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Special Issue "Nutritional Quality Assessment in Milk and Dairy Products"
A special issue of Animals (ISSN 2076-2615). This special issue belongs to the section "Cattle".
Deadline for manuscript submissions: closed (15 May 2023) | Viewed by 12348
Special Issue Editors
Interests: milk; organic production; dairy products; quality; bioactive compounds; whey proteins; vitamins; peptides; chromatographic analysis; food safety
Interests: milk; local breeds; animal welfare; milk production; nutritional value of milk; technological parameters; cheese; regional food; traditional food
Special Issue Information
Recent years have seen growing awareness among consumers, accompanied by changes in their dietary preferences. Due to the growing incidence of diseases of civilization, interest in functional food is increasing, as is demand for low-processed food products. The latter are generally produced locally on a small scale (often using raw materials obtained from local animal breeds), using traditional processing methods. These products are distinguished by higher nutritional value and better sensory attributes than mass-produced food products. An increasing amount of food produced at small processing facilities, where the primary goal is high nutritional quality and health benefits, is appearing on the market.
Milk and dairy products are among the most important components of the human diet. No other food product is equal to milk in terms of nutritional value, and its composition is considered a physiological standard to which the nutrients supplied by other products and dishes are compared. Dairy products are a source of proteins of high biological quality, lipids, and carbohydrates (mainly lactose). Moreover, milk is a valuable source of bioactive substances with a beneficial effect on the human body, such as specific proteins, peptides, mono- and polyunsaturated fatty acids, phospholipids, fat- and water-soluble vitamins, macro- and microelements, enzymes, and hormones. However, despite its many valuable nutrients and biologically active substances, milk also contains substances that can cause food intolerance—immunological (i.e., allergies), or non-immunological, causing gastrointestinal disorders.
The quality of milk is determined by numerous factors, which may be genetic (breed, species, and individual traits), physiological (health condition, including of the mammary gland, age, and stage of lactation), and environmental (diet, production season, housing conditions, and welfare). It should be remembered, however, that the quality of milk has a direct and crucial effect on the quality of dairy products, mainly cheese. In recent years, the advantages of traditional (including organic) feeding of dairy animals using pasture forage have been rediscovered. Pasture forage has a beneficial effect on the technological parameters and nutritional value of milk and on its content of functional components believed to have a beneficial effect on human health. In intensive systems, various feed additives in the diet of dairy animals have been shown to increase the nutritional value of milk. Another question that has taken on particular importance is animal welfare. With the intensification of milk production, animal welfare declines, and stress responses to various factors appear. Stressful conditions are known to adversely affect lactation and thus milk yield and quality, while also leading to reproductive disorders. This necessitates multifaceted monitoring of the quality of raw milk, which is crucial to the quality of finished dairy products.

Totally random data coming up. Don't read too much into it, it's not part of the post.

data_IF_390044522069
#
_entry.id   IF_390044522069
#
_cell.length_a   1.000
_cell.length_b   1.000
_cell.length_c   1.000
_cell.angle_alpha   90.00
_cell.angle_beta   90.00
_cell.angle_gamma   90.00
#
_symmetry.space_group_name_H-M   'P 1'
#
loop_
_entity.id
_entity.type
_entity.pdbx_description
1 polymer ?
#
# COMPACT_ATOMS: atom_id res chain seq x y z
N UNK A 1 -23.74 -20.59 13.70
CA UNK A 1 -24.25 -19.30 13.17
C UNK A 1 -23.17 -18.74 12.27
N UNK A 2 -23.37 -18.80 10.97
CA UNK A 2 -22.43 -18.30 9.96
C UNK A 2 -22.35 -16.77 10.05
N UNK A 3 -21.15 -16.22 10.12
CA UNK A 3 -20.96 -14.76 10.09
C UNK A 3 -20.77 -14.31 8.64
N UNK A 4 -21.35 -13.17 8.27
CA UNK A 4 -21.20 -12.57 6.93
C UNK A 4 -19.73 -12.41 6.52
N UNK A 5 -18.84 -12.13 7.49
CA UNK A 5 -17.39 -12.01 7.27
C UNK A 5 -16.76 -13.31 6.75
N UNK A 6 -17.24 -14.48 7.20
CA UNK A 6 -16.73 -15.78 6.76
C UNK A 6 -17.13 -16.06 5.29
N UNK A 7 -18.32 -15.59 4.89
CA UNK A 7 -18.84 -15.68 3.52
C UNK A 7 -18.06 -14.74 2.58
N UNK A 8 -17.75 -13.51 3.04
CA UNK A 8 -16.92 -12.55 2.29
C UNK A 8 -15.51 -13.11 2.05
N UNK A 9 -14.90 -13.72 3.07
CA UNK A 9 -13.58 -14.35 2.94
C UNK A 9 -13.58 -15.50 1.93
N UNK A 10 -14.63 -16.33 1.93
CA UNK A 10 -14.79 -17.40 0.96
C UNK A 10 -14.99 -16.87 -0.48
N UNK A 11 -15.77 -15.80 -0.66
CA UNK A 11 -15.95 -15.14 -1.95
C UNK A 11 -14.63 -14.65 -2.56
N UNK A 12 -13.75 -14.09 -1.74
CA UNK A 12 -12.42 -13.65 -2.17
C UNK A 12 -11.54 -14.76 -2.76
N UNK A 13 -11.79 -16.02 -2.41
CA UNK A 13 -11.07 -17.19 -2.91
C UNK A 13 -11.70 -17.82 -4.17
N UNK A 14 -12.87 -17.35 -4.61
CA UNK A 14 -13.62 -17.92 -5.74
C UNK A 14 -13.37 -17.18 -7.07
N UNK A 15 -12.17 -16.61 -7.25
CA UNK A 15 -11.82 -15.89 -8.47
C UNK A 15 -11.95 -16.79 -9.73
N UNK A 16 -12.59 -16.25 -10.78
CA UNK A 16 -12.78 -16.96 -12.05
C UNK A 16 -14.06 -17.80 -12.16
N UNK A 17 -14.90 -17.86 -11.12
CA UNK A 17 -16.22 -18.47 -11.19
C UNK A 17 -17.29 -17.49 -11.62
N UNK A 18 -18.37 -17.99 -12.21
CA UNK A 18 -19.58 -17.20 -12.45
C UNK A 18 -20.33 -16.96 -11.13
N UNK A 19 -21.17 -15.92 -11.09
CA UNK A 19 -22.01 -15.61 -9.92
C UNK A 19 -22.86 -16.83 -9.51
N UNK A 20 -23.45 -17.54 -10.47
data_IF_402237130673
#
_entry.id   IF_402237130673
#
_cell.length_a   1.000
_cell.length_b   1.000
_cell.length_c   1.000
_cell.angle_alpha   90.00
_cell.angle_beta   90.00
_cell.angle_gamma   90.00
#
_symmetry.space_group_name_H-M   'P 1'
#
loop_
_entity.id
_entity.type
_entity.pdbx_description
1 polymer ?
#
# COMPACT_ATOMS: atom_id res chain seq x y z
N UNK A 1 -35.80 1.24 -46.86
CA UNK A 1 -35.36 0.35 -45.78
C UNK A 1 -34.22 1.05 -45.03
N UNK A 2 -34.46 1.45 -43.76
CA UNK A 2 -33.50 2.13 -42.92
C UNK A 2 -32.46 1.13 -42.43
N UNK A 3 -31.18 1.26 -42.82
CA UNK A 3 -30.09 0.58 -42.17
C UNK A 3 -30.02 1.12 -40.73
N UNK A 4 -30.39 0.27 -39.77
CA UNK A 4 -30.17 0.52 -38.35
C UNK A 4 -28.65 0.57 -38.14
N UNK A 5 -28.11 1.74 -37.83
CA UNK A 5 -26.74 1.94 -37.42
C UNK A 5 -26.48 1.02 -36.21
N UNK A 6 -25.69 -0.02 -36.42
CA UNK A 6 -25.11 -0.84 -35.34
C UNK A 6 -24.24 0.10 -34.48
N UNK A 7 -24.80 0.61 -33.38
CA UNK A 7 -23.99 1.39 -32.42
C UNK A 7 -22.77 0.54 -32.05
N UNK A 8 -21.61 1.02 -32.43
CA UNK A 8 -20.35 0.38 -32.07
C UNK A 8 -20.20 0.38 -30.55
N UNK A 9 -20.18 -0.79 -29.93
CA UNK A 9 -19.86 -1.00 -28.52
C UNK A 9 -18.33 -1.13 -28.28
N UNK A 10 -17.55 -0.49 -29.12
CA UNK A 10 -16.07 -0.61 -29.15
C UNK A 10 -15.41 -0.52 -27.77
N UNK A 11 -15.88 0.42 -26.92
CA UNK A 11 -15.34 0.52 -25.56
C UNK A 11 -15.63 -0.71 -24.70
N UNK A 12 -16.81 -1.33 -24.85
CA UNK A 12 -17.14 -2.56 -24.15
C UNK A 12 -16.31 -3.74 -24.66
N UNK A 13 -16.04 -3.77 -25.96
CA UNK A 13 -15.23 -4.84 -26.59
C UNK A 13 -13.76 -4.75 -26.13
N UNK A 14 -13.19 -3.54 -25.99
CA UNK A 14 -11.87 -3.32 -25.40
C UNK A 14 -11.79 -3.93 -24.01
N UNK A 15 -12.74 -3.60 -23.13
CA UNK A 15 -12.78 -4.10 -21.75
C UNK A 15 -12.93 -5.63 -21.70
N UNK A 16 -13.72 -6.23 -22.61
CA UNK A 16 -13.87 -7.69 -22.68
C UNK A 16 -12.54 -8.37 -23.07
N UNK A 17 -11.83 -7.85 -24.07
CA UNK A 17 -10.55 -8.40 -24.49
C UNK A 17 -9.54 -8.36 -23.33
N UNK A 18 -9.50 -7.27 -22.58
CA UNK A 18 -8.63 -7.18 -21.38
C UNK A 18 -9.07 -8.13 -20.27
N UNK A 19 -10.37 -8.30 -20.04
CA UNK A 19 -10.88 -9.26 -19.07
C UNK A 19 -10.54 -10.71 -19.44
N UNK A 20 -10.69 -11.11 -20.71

Accurate verification of the quality of raw milk and dairy products requires a wide spectrum of analytical methods, including instrumental methods which are increasingly advanced and precise.
We are convinced that the proposed research problem concerning various factors determining the quality of milk and dairy products, as well as methods of assessing them, will expand the current state of knowledge in this field.
This is evidenced by all the publications selected for this Special Issue.
Dr. Aneta Brodziak
Prof. Joanna Barłowska
Manuscript Submission Information
Manuscripts should be submitted online at www.mdpi.com by registering and logging in to this website. Once you are registered, click here to go to the submission form. Manuscripts can be submitted until the deadline. All submissions that pass pre-check are peer-reviewed. Accepted papers will be published continuously in the journal (as soon as accepted) and will be listed together on the special issue website. Research articles, review articles as well as short communications are invited. For planned papers, a title and short abstract (about 100 words) can be sent to the Editorial Office for announcement on this website.
Submitted manuscripts should not have been published previously, nor be under consideration for publication elsewhere (except conference proceedings papers). All manuscripts are thoroughly refereed through a single-blind peer-review process. A guide for authors and other relevant information for submission of manuscripts is available on the Instructions for Authors page. Animals is an international peer-reviewed open access semimonthly journal published by MDPI.
Please visit the Instructions for Authors page before submitting a manuscript. The Article Processing Charge (APC) for publication in this open access journal is 1800 CHF (Swiss Francs). Submitted papers should be well formatted and use good English. Authors may use MDPI's English editing service prior to publication or during author revisions.
- various species of animals
- local breeds
- animal welfare
- production system
- dairy products
- regional products
- nutritional value
- technological suitability
- bioactive compounds
- methods of analysis